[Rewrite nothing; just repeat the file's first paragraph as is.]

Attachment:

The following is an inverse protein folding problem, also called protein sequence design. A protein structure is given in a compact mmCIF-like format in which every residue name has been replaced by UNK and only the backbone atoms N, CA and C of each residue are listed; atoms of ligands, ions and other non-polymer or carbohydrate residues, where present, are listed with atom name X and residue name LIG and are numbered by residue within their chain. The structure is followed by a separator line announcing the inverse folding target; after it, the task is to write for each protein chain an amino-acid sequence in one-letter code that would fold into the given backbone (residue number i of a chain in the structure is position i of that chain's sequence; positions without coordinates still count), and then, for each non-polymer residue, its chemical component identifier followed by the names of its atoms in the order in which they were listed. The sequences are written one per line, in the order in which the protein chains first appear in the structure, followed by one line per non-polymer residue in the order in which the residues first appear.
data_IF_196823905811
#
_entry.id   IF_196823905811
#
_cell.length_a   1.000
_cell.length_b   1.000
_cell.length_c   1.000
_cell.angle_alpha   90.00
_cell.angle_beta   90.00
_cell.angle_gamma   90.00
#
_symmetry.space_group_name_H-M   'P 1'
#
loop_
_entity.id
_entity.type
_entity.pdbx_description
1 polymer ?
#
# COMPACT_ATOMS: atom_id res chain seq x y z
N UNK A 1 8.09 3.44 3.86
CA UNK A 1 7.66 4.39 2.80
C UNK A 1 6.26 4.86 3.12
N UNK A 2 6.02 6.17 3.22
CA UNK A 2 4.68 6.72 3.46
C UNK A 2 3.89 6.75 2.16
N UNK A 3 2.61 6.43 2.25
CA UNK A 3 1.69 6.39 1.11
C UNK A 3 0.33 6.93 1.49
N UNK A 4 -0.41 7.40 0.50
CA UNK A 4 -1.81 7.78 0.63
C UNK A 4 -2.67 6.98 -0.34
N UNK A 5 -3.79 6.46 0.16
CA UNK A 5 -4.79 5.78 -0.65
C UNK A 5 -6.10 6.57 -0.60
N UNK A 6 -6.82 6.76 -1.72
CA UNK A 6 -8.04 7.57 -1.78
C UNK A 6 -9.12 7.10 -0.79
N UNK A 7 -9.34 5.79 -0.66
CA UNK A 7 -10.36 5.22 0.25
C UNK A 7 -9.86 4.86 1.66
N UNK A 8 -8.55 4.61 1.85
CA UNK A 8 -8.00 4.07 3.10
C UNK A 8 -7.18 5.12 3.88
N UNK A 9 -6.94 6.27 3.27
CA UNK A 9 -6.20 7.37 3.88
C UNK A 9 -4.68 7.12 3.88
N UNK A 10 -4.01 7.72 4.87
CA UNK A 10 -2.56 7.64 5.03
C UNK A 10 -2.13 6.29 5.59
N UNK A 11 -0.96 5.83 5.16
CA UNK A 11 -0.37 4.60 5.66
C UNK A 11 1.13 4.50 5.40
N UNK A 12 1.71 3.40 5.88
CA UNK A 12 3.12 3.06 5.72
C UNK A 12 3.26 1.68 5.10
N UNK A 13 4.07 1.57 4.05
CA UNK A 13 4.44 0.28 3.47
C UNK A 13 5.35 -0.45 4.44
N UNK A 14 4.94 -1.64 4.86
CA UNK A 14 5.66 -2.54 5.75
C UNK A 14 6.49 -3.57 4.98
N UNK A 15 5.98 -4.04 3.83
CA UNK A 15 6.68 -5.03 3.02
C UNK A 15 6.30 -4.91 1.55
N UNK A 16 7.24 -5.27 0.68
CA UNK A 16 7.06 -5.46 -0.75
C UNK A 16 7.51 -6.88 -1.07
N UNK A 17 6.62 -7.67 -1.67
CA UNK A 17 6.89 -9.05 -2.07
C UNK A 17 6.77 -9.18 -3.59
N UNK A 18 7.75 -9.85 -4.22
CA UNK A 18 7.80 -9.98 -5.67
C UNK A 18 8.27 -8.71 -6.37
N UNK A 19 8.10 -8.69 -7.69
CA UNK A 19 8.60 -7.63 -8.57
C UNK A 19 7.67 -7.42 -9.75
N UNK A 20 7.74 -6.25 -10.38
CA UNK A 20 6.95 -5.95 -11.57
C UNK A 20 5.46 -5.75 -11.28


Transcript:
The following is an inverse protein folding problem, also called protein sequence design. A protein structure is given in a compact mmCIF-like format in which every residue name has been replaced by UNK and only the backbone atoms N, CA and C of each residue are listed; atoms of ligands, ions and other non-polymer or carbohydrate residues, where present, are listed with atom name X and residue name LIG and are numbered by residue within their chain. The structure is followed by a separator line announcing the inverse folding target; after it, the task is to write for each protein chain an amino-acid sequence in one-letter code that would fold into the given backbone (residue number i of a chain in the structure is position i of that chain's sequence; positions without coordinates still count), and then, for each non-polymer residue, its chemical component identifier followed by the names of its atoms in the order in which they were listed. The sequences are written one per line, in the order in which the protein chains first appear in the structure, followed by one line per non-polymer residue in the order in which the residues first appear.